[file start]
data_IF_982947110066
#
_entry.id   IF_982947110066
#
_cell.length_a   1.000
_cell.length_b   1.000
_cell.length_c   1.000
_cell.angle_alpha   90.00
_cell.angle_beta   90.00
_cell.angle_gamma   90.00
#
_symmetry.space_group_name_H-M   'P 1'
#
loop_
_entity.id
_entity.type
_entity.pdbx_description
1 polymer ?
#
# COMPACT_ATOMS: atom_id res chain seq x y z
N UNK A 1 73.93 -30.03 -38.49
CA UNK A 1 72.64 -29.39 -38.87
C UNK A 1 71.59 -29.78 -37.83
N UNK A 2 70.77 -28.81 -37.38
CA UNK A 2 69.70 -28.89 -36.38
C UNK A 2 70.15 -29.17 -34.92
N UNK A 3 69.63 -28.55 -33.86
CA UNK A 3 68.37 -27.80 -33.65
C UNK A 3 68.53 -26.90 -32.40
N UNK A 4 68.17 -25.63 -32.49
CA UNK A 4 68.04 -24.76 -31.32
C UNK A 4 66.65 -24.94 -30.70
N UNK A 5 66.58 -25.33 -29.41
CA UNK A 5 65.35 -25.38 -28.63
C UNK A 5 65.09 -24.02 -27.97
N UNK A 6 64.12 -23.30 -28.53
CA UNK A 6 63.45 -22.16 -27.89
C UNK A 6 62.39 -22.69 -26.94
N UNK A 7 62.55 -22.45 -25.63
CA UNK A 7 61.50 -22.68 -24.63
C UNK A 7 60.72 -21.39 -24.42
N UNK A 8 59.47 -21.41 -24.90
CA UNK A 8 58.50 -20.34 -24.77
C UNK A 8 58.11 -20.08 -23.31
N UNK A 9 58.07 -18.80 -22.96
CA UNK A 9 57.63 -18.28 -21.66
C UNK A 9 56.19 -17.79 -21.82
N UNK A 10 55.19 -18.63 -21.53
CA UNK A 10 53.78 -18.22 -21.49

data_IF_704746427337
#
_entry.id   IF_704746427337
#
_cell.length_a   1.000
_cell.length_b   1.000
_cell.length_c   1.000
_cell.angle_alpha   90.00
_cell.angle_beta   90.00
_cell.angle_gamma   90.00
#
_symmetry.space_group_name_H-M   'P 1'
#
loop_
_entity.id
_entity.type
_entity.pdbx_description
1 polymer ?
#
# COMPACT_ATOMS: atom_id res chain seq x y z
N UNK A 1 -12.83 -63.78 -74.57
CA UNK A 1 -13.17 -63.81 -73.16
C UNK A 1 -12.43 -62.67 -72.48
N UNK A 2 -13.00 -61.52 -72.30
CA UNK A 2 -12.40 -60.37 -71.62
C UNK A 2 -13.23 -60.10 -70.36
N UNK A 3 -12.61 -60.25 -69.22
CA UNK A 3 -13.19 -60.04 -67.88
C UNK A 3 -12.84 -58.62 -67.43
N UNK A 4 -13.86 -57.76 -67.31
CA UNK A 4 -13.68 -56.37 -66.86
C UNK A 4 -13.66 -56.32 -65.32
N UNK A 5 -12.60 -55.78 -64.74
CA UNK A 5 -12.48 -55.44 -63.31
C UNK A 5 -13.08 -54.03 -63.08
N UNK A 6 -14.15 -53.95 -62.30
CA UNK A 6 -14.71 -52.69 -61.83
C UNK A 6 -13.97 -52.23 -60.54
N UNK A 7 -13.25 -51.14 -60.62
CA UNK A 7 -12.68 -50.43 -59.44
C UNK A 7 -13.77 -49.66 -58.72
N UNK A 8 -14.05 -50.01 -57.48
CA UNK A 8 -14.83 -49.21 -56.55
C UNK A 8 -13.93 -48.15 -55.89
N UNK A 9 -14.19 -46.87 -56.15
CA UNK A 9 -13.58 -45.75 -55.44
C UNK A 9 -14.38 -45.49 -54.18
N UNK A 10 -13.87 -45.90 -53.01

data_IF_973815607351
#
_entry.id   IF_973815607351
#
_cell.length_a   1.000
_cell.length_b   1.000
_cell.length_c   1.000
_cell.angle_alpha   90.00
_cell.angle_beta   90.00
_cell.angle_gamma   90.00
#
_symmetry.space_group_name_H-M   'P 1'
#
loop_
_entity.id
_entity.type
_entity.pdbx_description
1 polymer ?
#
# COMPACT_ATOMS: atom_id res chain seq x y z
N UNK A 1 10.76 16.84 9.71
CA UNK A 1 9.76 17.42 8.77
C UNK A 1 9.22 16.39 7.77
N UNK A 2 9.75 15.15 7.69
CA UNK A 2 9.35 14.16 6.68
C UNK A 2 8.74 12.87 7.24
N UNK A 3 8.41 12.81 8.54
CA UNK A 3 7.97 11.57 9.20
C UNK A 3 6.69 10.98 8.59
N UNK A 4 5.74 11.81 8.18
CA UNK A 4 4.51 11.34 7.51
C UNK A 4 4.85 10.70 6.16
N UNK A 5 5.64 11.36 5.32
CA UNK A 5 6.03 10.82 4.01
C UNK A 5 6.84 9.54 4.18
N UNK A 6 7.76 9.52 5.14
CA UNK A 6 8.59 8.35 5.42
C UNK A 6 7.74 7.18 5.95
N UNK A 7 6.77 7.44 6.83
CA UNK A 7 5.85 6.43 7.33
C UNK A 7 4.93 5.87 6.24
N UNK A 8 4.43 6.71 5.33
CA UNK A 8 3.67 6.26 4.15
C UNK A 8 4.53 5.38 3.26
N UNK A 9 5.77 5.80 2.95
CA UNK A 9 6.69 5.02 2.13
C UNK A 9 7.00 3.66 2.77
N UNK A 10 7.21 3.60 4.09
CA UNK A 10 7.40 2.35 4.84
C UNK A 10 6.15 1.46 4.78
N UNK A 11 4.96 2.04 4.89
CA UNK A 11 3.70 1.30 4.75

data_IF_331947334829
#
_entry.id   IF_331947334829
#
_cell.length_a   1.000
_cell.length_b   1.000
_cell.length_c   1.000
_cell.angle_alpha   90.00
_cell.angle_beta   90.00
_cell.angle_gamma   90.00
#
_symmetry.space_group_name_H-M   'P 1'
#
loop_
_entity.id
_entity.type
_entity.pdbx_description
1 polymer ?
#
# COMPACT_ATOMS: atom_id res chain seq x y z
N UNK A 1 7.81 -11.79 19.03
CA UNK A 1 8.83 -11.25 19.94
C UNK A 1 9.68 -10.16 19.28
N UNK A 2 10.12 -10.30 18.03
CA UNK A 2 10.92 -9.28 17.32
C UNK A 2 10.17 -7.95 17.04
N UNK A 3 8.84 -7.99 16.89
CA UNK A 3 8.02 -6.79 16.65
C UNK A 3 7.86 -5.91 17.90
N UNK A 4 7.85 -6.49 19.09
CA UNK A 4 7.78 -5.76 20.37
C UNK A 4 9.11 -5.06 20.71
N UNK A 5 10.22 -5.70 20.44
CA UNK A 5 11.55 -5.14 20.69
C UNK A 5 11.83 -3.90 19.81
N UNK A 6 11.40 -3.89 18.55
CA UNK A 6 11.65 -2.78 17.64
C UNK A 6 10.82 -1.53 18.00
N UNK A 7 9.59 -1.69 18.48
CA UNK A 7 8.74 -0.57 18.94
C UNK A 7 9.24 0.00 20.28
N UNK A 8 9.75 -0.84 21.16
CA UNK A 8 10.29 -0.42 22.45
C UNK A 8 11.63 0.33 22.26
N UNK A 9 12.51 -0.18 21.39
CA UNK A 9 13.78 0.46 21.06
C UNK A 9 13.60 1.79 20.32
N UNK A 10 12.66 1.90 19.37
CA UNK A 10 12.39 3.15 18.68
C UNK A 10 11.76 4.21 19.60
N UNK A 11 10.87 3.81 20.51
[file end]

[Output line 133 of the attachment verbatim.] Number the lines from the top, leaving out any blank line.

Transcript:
N UNK A 6 7.76 9.52 5.14